'Is it cos I is white?' South Africa not keen on Anglo's new chairman

Sir John Parker is to be Anglo's new chairman. But the South African government would have preferred a black local appointee.

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Last Updated: 26 Oct 2012

Bagging Sir John – currently chairman of National Grid, and also joint chairman of South African paper business Mondi – is widely seen as something of a coup for Anglo. But in south Africa – where Anglo is the biggest firm on the block – the government is not so keen.

Susan Shabangu, the country’s mineral resources minister, said the government would ‘prefer to have a black South African as the chairperson of Anglo. We believe this would be a positive signal, that going forward, Anglo is committed to the transformation of our economy and the development of our country’.

But just about everywhere else in the world, Sir John’s appointment is likely to be seen as a good thing. He’s a big name and well regarded in financial circles, important for Anglo which has been struggling to keep a lid on shareholder dissatisfaction with the performance of both the business and its CEO, Cynthia Carroll, recently.

Investors are said to be particularly peeved at losses in the platinum division, which does seem fair enough. If you can’t make money digging one of the most valuable commodities in the world out of the ground, surely something has gone wrong somewhere?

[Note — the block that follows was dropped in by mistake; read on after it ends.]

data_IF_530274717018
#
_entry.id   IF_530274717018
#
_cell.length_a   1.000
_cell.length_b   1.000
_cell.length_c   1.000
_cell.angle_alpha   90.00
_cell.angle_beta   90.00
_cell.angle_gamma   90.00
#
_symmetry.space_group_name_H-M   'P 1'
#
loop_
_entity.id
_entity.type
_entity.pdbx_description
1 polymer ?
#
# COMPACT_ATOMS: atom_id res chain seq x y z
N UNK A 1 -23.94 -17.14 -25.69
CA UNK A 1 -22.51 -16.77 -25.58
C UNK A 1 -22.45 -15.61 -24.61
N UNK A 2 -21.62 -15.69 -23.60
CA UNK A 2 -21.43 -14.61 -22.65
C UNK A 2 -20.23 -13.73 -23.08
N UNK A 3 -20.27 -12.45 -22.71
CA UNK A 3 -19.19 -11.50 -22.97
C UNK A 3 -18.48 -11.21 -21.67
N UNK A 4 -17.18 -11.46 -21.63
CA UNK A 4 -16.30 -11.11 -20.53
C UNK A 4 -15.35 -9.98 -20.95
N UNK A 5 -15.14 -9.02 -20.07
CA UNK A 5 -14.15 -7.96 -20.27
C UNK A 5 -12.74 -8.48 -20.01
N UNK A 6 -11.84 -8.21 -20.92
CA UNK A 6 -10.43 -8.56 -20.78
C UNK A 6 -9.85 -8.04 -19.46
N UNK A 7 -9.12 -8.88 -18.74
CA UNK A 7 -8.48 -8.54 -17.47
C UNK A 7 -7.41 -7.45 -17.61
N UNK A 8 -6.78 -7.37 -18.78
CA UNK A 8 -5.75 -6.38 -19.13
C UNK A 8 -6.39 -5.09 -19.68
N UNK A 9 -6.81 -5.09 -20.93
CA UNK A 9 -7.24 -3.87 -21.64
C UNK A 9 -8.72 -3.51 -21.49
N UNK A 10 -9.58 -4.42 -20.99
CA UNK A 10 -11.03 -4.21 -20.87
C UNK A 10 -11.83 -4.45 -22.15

Parker will replace retiring chairman Mark Moody-Stuart on 1 August, and with his cast iron (solid platinum?) reputation in the City he should be able to buy Anglo some valuable time to sort itself out. It’s understood that he will remain chairman of National Grid when he takes on this new job.

One of Parker’s first actions was to put his considerable metaphorical weight behind the beleaguered Carroll, saying  ‘I look forward to working with the board and the excellent management team led by Cynthia Carroll’.

The next big issue on his to do list will be to fight off the attentions of rival Xstrata, which recently proposed a zero-premium ‘merger of equals’, rejected by Anglo as being inadequate. (We can’t say we’re surprised - somehow one of the parties always ends up being more equal than the other in that kind of deal).

Of course, every business is ultimately for sale, and if Xstrata can raise £10bn or so to sweeten the deal then it may well be back on. But with Parker on board, at least Anglo should be in a better position to bargain up the price.

 

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